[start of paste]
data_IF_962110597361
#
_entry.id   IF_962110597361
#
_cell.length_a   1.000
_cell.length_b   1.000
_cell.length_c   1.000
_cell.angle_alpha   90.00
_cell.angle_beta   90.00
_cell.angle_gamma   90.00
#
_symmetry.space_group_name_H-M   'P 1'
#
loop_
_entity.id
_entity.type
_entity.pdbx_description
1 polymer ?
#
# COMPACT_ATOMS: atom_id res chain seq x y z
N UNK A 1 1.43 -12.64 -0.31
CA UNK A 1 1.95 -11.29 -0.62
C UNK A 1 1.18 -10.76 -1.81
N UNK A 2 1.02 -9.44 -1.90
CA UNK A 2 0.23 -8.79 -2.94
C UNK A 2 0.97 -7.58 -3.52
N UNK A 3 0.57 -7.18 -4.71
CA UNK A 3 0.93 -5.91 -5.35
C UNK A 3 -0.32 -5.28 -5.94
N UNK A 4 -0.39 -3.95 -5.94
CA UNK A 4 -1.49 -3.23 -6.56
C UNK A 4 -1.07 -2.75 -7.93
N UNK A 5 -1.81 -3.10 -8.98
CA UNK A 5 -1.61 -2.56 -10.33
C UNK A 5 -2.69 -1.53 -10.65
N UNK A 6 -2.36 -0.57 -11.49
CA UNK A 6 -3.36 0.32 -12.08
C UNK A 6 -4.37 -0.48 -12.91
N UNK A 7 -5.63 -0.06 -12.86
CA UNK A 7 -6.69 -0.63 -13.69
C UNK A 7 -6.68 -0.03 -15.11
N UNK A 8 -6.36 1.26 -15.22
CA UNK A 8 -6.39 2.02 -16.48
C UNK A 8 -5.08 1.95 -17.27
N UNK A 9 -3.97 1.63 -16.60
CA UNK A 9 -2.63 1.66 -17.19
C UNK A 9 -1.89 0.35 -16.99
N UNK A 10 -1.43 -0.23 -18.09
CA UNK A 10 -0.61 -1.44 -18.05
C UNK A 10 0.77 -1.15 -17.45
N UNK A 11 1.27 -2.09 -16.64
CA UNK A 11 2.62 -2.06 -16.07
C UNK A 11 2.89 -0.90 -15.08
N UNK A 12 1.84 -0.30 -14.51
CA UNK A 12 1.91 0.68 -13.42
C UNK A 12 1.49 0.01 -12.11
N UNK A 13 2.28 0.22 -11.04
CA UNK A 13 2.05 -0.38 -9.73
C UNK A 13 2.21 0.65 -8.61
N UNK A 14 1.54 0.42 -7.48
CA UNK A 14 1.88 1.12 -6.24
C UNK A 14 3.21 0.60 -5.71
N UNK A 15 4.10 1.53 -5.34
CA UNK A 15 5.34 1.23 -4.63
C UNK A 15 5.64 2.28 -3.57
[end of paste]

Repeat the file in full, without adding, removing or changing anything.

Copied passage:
data_IF_962110597361
#
_entry.id   IF_962110597361
#
_cell.length_a   1.000
_cell.length_b   1.000
_cell.length_c   1.000
_cell.angle_alpha   90.00
_cell.angle_beta   90.00
_cell.angle_gamma   90.00
#
_symmetry.space_group_name_H-M   'P 1'
#
loop_
_entity.id
_entity.type
_entity.pdbx_description
1 polymer ?
#
# COMPACT_ATOMS: atom_id res chain seq x y z
N UNK A 1 1.43 -12.64 -0.31
CA UNK A 1 1.95 -11.29 -0.62
C UNK A 1 1.18 -10.76 -1.81
N UNK A 2 1.02 -9.44 -1.90
CA UNK A 2 0.23 -8.79 -2.94
C UNK A 2 0.97 -7.58 -3.52
N UNK A 3 0.57 -7.18 -4.71
CA UNK A 3 0.93 -5.91 -5.35
C UNK A 3 -0.32 -5.28 -5.94
N UNK A 4 -0.39 -3.95 -5.94
CA UNK A 4 -1.49 -3.23 -6.56
C UNK A 4 -1.07 -2.75 -7.93
N UNK A 5 -1.81 -3.10 -8.98
CA UNK A 5 -1.61 -2.56 -10.33
C UNK A 5 -2.69 -1.53 -10.65
N UNK A 6 -2.36 -0.57 -11.49
CA UNK A 6 -3.36 0.32 -12.08
C UNK A 6 -4.37 -0.48 -12.91
N UNK A 7 -5.63 -0.06 -12.86
CA UNK A 7 -6.69 -0.63 -13.69
C UNK A 7 -6.68 -0.03 -15.11
N UNK A 8 -6.36 1.26 -15.22
CA UNK A 8 -6.39 2.02 -16.48
C UNK A 8 -5.08 1.95 -17.27
N UNK A 9 -3.97 1.63 -16.60
CA UNK A 9 -2.63 1.66 -17.19
C UNK A 9 -1.89 0.35 -16.99
N UNK A 10 -1.43 -0.23 -18.09
CA UNK A 10 -0.61 -1.44 -18.05
C UNK A 10 0.77 -1.15 -17.45
N UNK A 11 1.27 -2.09 -16.64
CA UNK A 11 2.62 -2.06 -16.07
C UNK A 11 2.89 -0.90 -15.08
N UNK A 12 1.84 -0.30 -14.51
CA UNK A 12 1.91 0.68 -13.42
C UNK A 12 1.49 0.01 -12.11
N UNK A 13 2.28 0.22 -11.04
CA UNK A 13 2.05 -0.38 -9.73
C UNK A 13 2.21 0.65 -8.61
N UNK A 14 1.54 0.42 -7.48
CA UNK A 14 1.88 1.12 -6.24
C UNK A 14 3.21 0.60 -5.71
N UNK A 15 4.10 1.53 -5.34
CA UNK A 15 5.34 1.23 -4.63
C UNK A 15 5.64 2.28 -3.57